UNDP initiated a Project in mid -2018, to support the Government of Botswana to implement the Sustainable Development Goals (SDGs). The project focused on supporting the Ministry of Finance and Economic Development (MFED), as the coordinators of SDGs for Botswana. Four significant results were achieved as follows:
Result 1: The Role of the SDG Coordinating Ministry (MFED) Defined
The first phase of the support focused on clarifying the work of MFED as the lead/coordinating agency for the SDGs. In this context, a “Guidance Note on Executing the Coordination Role by the Ministry of Finance and Economic Development” was developed, following extensive consultations with key stakeholders. The Guidance Note unbundled the coordination role into seven (7) functions and mapped out specific actions to be carried out under each. The seven include:
i) Planning and Budgeting
ii) Advocacy, sensitization and awareness creation
iv) Monitoring, data collection, analysis and reporting
v) SDGs Research
vi) Stakeholder Coordination
vii) Resource Mobilization
These seven functions to be impledged by MFED are different in scope to similar functions that the line miniseries will undertake as part of SDG implementation. The former is focusing on providing overall guidance to line ministries on what to do to ensure an all of government approach. The Project developed a slide presentation of the 7 coordination functions. Assisting MFED to unbundle their coordination role helped them to leap frog their work in advancing SDGs implementation in the country. Previously MFED role was seen to be about bringing other ministries together to discuss and report progress.
Result 2: Tailored Made SDGs Planning Guidelines Developed and Rollout
Given that only 42 SDG indicators were included in the national Develop Plan 11, 2017- 2023, the Project supported MFED to develop tailored made SDG Planning guidelines to assist ministries to plan for the implementation of specific SDG targets and indicators, using a structured approach . The SDG Planning Guidelines and Tools are currently being piloted in selected ministries. The global approach to planning for the implementation of SDGs has been mainly about adopting an “alignment” approach. These planning guidelines are unique as they provide a structured 5 stage planning process on how to integrate specific SDG targets and indicators into ministries plans. Again, a great instrument to accelerate SDG implementation in a country.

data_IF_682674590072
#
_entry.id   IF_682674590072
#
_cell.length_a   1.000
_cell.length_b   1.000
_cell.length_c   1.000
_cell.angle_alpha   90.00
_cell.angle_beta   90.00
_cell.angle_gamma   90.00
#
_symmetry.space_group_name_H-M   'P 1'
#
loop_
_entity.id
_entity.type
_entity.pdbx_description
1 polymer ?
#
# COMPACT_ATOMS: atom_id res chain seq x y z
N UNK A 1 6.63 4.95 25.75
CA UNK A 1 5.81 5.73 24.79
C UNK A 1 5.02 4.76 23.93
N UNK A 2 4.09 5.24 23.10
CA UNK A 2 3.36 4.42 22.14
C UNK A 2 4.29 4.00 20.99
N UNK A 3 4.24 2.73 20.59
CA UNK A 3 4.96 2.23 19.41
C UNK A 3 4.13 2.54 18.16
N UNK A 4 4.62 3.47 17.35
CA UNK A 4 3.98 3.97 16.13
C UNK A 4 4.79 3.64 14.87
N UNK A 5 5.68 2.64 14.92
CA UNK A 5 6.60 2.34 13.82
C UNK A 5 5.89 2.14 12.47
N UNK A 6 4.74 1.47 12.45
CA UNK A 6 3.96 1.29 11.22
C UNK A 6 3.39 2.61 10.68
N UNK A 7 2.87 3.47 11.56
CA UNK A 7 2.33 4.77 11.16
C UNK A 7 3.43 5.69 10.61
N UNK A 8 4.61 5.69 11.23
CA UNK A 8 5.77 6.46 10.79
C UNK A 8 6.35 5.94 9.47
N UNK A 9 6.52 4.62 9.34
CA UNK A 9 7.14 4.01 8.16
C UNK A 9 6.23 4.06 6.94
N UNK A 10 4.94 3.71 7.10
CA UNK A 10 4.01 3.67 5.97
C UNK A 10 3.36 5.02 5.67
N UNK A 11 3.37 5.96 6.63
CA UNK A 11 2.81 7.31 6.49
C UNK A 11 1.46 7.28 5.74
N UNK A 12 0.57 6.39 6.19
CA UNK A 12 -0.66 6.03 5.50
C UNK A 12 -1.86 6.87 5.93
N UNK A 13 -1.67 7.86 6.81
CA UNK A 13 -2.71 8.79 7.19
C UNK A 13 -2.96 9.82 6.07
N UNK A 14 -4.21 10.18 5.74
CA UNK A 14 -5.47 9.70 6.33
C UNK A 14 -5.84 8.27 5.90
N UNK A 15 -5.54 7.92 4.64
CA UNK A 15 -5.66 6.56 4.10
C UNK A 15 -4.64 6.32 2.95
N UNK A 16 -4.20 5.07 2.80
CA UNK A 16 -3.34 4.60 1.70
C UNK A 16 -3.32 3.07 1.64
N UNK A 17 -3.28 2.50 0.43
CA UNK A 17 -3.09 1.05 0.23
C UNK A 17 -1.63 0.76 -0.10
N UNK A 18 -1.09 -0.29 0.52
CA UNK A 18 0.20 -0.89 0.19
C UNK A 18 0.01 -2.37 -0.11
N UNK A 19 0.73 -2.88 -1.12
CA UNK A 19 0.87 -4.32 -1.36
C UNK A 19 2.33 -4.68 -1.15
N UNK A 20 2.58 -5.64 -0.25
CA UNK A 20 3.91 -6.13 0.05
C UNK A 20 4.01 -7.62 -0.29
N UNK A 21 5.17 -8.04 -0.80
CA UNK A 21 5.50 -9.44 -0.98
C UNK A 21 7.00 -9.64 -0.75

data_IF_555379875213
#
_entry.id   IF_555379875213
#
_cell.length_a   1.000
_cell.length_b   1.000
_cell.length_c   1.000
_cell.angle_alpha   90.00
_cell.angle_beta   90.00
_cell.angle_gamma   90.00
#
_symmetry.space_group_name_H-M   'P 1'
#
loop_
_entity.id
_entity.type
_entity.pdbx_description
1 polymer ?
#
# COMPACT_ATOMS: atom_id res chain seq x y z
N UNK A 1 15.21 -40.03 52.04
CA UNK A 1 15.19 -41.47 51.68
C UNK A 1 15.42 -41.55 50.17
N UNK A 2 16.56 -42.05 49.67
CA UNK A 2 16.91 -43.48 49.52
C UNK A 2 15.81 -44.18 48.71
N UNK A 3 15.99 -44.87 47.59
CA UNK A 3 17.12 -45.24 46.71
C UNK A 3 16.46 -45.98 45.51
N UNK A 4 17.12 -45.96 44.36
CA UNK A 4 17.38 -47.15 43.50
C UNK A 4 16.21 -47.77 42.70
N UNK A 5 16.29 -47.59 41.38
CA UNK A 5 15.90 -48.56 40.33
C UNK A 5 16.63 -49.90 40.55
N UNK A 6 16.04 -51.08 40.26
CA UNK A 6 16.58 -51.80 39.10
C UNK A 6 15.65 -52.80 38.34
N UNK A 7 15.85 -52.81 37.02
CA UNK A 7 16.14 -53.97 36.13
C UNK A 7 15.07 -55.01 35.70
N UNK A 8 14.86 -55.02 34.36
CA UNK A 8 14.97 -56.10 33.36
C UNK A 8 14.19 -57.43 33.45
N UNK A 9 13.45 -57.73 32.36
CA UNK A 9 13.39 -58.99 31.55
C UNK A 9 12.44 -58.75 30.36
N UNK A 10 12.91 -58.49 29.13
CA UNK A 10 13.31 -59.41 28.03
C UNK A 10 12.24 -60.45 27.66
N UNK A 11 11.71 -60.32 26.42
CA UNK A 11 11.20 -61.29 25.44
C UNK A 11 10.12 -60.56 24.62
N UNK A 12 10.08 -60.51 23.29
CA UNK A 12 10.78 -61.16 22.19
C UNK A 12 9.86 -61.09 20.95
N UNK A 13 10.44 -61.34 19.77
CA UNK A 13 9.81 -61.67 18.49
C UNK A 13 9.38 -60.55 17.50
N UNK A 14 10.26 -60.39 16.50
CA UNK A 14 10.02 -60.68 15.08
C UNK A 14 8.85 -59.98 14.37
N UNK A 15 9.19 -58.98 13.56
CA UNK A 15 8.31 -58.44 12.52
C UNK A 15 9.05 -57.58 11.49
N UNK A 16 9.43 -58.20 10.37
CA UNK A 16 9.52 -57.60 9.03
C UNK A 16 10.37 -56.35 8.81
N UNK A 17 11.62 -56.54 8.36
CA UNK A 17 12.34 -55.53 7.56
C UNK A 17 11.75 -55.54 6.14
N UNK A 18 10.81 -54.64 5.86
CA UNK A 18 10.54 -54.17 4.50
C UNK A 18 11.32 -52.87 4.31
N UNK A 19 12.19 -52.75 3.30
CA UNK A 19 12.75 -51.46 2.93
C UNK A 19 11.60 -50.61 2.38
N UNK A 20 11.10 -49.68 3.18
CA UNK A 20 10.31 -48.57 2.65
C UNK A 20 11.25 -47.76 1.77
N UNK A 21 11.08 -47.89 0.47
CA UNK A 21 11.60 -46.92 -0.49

Result 3: Status of SDG Implementation Defined Using Three Variables
UNDP undertook a study to assess the Status of implementation of the SDGs focusing on three variables as follows:
• the extent to which the Government and partners are implementing actions/programmes aimed at addressing each of the goals, targets and indicators considered relevant for Botswana;
• the extent to which specific SDG targets and SDG indicators have been integrated/mainstreamed in policy and planning frameworks, both at national and district levels; and
• progress made in the implementation of the Botswana SDGs Roadmap in line with the strategic areas considered critical for successful implementation of the SDGs.
The summary findings are captured in the following Table 1.
This nuanced approach to measuring status of SDG implementation, has allowed the country to take stock of the status of SDG implementation at target/ indicator level and set in motion a more focused plan for accelerating SDGs as part of the decade of action
Result 4: Data for SDG Baseline Increased
By December 2018, only 55 indicators (34.8%) of SDGs had baselines. Baseline are important for planning purposes to define annual and/or long-term targets. They are also necessary to measure accurately SDG progress. UNDP supported MFED and Statistics Botswana, (SB) to undertake a study to map the data available and not available with respect to 46 SDG indicators that SB had classified as having “some data” available . This study is underway. Lots of lessons are emerging including the recognition that each baseline is calculated using a recognized formula that has many parameters. Data for some of the parameters are available while others are not. Another lesson learn is about determining who will be responsible to collect, analyze and store the data for each of the parameters, as this cannot be the responsibly of SB alone. This study when complete will help line ministries and UN agencies to define what data they want to collect as part of increasing the number of SDG baselines and for SDG target setting. Again, a nice example of UNDP playing its integrator role!